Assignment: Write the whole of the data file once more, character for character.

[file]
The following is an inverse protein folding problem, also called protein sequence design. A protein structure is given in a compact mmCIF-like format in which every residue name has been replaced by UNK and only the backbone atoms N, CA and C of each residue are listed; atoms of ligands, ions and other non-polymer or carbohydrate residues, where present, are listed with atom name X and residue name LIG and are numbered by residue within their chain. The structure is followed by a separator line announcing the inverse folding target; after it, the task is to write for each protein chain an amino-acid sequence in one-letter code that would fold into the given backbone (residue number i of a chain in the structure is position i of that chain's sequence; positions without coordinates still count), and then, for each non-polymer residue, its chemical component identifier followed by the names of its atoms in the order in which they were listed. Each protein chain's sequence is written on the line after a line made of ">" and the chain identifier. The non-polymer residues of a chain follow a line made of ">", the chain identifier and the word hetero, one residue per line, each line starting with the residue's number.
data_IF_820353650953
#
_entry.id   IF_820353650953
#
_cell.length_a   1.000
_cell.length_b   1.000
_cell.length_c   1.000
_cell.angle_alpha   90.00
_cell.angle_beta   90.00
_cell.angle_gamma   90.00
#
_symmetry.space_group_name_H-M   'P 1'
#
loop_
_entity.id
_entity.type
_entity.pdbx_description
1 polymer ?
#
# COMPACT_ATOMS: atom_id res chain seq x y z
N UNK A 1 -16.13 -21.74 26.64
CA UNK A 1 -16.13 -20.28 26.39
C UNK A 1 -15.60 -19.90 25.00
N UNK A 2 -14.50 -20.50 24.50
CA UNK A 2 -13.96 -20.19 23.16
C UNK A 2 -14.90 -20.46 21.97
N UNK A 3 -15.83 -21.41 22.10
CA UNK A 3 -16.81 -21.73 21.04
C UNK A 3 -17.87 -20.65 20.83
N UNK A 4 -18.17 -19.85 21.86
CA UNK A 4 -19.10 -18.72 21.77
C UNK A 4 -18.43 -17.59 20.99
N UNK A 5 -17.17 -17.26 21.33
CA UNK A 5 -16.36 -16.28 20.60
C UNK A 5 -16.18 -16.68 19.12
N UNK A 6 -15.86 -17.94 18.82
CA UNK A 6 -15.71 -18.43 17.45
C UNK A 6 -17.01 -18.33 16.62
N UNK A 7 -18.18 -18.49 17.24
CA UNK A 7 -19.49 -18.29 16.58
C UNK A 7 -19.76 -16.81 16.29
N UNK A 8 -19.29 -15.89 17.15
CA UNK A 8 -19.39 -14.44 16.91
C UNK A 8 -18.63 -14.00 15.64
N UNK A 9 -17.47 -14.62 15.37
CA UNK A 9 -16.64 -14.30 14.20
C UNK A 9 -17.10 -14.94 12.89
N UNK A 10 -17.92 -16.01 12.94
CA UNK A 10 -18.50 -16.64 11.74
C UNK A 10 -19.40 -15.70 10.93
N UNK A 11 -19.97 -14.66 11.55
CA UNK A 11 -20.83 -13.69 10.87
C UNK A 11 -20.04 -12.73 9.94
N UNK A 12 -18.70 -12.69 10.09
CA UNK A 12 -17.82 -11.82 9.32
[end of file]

The following is an inverse protein folding problem, also called protein sequence design. A protein structure is given in a compact mmCIF-like format in which every residue name has been replaced by UNK and only the backbone atoms N, CA and C of each residue are listed; atoms of ligands, ions and other non-polymer or carbohydrate residues, where present, are listed with atom name X and residue name LIG and are numbered by residue within their chain. The structure is followed by a separator line announcing the inverse folding target; after it, the task is to write for each protein chain an amino-acid sequence in one-letter code that would fold into the given backbone (residue number i of a chain in the structure is position i of that chain's sequence; positions without coordinates still count), and then, for each non-polymer residue, its chemical component identifier followed by the names of its atoms in the order in which they were listed. Each protein chain's sequence is written on the line after a line made of ">" and the chain identifier. The non-polymer residues of a chain follow a line made of ">", the chain identifier and the word hetero, one residue per line, each line starting with the residue's number.
data_IF_820353650953
#
_entry.id   IF_820353650953
#
_cell.length_a   1.000
_cell.length_b   1.000
_cell.length_c   1.000
_cell.angle_alpha   90.00
_cell.angle_beta   90.00
_cell.angle_gamma   90.00
#
_symmetry.space_group_name_H-M   'P 1'
#
loop_
_entity.id
_entity.type
_entity.pdbx_description
1 polymer ?
#
# COMPACT_ATOMS: atom_id res chain seq x y z
N UNK A 1 -16.13 -21.74 26.64
CA UNK A 1 -16.13 -20.28 26.39
C UNK A 1 -15.60 -19.90 25.00
N UNK A 2 -14.50 -20.50 24.50
CA UNK A 2 -13.96 -20.19 23.16
C UNK A 2 -14.90 -20.46 21.97
N UNK A 3 -15.83 -21.41 22.10
CA UNK A 3 -16.81 -21.73 21.04
C UNK A 3 -17.87 -20.65 20.83
N UNK A 4 -18.17 -19.85 21.86
CA UNK A 4 -19.10 -18.72 21.77
C UNK A 4 -18.43 -17.59 20.99
N UNK A 5 -17.17 -17.26 21.33
CA UNK A 5 -16.36 -16.28 20.60
C UNK A 5 -16.18 -16.68 19.12
N UNK A 6 -15.86 -17.94 18.82
CA UNK A 6 -15.71 -18.43 17.45
C UNK A 6 -17.01 -18.33 16.62
N UNK A 7 -18.18 -18.49 17.24
CA UNK A 7 -19.49 -18.29 16.58
C UNK A 7 -19.76 -16.81 16.29
N UNK A 8 -19.29 -15.89 17.15
CA UNK A 8 -19.39 -14.44 16.91
C UNK A 8 -18.63 -14.00 15.64
N UNK A 9 -17.47 -14.62 15.37
CA UNK A 9 -16.64 -14.30 14.20
C UNK A 9 -17.10 -14.94 12.89
N UNK A 10 -17.92 -16.01 12.94
CA UNK A 10 -18.50 -16.64 11.74
C UNK A 10 -19.40 -15.70 10.93
N UNK A 11 -19.97 -14.66 11.55
CA UNK A 11 -20.83 -13.69 10.87
C UNK A 11 -20.04 -12.73 9.94
N UNK A 12 -18.70 -12.69 10.09
CA UNK A 12 -17.82 -11.82 9.32